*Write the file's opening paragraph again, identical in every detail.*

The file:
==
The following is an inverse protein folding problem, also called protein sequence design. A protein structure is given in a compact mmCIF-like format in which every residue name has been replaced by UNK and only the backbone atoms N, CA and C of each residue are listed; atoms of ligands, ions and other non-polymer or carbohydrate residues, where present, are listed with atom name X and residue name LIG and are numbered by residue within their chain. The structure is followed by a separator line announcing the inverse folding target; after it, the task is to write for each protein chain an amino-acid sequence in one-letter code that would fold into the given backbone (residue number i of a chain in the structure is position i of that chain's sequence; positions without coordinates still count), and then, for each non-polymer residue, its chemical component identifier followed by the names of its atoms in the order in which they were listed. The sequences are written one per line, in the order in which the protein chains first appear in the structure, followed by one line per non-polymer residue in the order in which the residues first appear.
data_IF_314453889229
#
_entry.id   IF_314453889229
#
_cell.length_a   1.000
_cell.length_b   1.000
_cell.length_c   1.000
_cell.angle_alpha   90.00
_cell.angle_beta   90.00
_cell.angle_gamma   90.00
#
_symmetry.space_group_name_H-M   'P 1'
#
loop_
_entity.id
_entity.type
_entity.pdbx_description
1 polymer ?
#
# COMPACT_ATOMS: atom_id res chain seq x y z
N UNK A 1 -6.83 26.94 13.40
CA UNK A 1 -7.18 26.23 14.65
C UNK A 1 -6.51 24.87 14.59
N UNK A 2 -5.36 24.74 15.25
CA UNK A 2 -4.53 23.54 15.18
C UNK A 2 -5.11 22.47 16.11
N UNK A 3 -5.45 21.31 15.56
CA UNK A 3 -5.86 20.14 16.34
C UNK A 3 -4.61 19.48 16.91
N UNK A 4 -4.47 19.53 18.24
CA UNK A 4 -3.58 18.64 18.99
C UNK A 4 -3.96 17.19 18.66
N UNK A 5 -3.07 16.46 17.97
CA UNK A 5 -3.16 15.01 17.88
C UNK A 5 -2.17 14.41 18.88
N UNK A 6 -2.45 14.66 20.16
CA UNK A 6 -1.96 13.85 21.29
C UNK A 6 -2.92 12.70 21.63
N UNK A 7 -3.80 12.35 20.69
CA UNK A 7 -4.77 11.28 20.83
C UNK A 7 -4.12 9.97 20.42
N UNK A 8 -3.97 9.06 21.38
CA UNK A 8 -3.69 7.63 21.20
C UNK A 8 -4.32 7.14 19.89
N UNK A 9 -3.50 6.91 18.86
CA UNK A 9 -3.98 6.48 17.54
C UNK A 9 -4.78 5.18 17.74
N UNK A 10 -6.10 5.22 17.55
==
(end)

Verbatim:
The following is an inverse protein folding problem, also called protein sequence design. A protein structure is given in a compact mmCIF-like format in which every residue name has been replaced by UNK and only the backbone atoms N, CA and C of each residue are listed; atoms of ligands, ions and other non-polymer or carbohydrate residues, where present, are listed with atom name X and residue name LIG and are numbered by residue within their chain. The structure is followed by a separator line announcing the inverse folding target; after it, the task is to write for each protein chain an amino-acid sequence in one-letter code that would fold into the given backbone (residue number i of a chain in the structure is position i of that chain's sequence; positions without coordinates still count), and then, for each non-polymer residue, its chemical component identifier followed by the names of its atoms in the order in which they were listed. The sequences are written one per line, in the order in which the protein chains first appear in the structure, followed by one line per non-polymer residue in the order in which the residues first appear.